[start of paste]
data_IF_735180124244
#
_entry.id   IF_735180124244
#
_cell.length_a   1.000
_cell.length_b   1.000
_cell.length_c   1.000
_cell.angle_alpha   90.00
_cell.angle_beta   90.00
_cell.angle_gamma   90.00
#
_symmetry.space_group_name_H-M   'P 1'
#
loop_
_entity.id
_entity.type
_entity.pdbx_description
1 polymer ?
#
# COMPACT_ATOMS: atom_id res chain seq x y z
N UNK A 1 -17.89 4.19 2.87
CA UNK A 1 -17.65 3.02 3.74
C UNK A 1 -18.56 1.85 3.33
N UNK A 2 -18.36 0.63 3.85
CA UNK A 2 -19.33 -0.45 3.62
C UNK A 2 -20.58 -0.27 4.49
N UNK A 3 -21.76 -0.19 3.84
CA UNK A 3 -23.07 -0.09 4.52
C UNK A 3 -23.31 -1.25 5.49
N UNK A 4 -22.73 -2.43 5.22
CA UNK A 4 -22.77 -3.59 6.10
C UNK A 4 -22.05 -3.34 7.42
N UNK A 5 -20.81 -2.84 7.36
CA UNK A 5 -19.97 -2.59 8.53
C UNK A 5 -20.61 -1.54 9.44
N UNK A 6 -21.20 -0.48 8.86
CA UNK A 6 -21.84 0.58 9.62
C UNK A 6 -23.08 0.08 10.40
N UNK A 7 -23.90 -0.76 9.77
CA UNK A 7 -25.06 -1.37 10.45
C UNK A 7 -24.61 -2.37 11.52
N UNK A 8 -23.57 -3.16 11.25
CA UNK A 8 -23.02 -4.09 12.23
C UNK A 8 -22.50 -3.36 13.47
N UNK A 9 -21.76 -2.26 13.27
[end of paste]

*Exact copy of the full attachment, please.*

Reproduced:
data_IF_735180124244
#
_entry.id   IF_735180124244
#
_cell.length_a   1.000
_cell.length_b   1.000
_cell.length_c   1.000
_cell.angle_alpha   90.00
_cell.angle_beta   90.00
_cell.angle_gamma   90.00
#
_symmetry.space_group_name_H-M   'P 1'
#
loop_
_entity.id
_entity.type
_entity.pdbx_description
1 polymer ?
#
# COMPACT_ATOMS: atom_id res chain seq x y z
N UNK A 1 -17.89 4.19 2.87
CA UNK A 1 -17.65 3.02 3.74
C UNK A 1 -18.56 1.85 3.33
N UNK A 2 -18.36 0.63 3.85
CA UNK A 2 -19.33 -0.45 3.62
C UNK A 2 -20.58 -0.27 4.49
N UNK A 3 -21.76 -0.19 3.84
CA UNK A 3 -23.07 -0.09 4.52
C UNK A 3 -23.31 -1.25 5.49
N UNK A 4 -22.73 -2.43 5.22
CA UNK A 4 -22.77 -3.59 6.10
C UNK A 4 -22.05 -3.34 7.42
N UNK A 5 -20.81 -2.84 7.36
CA UNK A 5 -19.97 -2.59 8.53
C UNK A 5 -20.61 -1.54 9.44
N UNK A 6 -21.20 -0.48 8.86
CA UNK A 6 -21.84 0.58 9.62
C UNK A 6 -23.08 0.08 10.40
N UNK A 7 -23.90 -0.76 9.77
CA UNK A 7 -25.06 -1.37 10.45
C UNK A 7 -24.61 -2.37 11.52
N UNK A 8 -23.57 -3.16 11.25
CA UNK A 8 -23.02 -4.09 12.23
C UNK A 8 -22.50 -3.36 13.47
N UNK A 9 -21.76 -2.26 13.27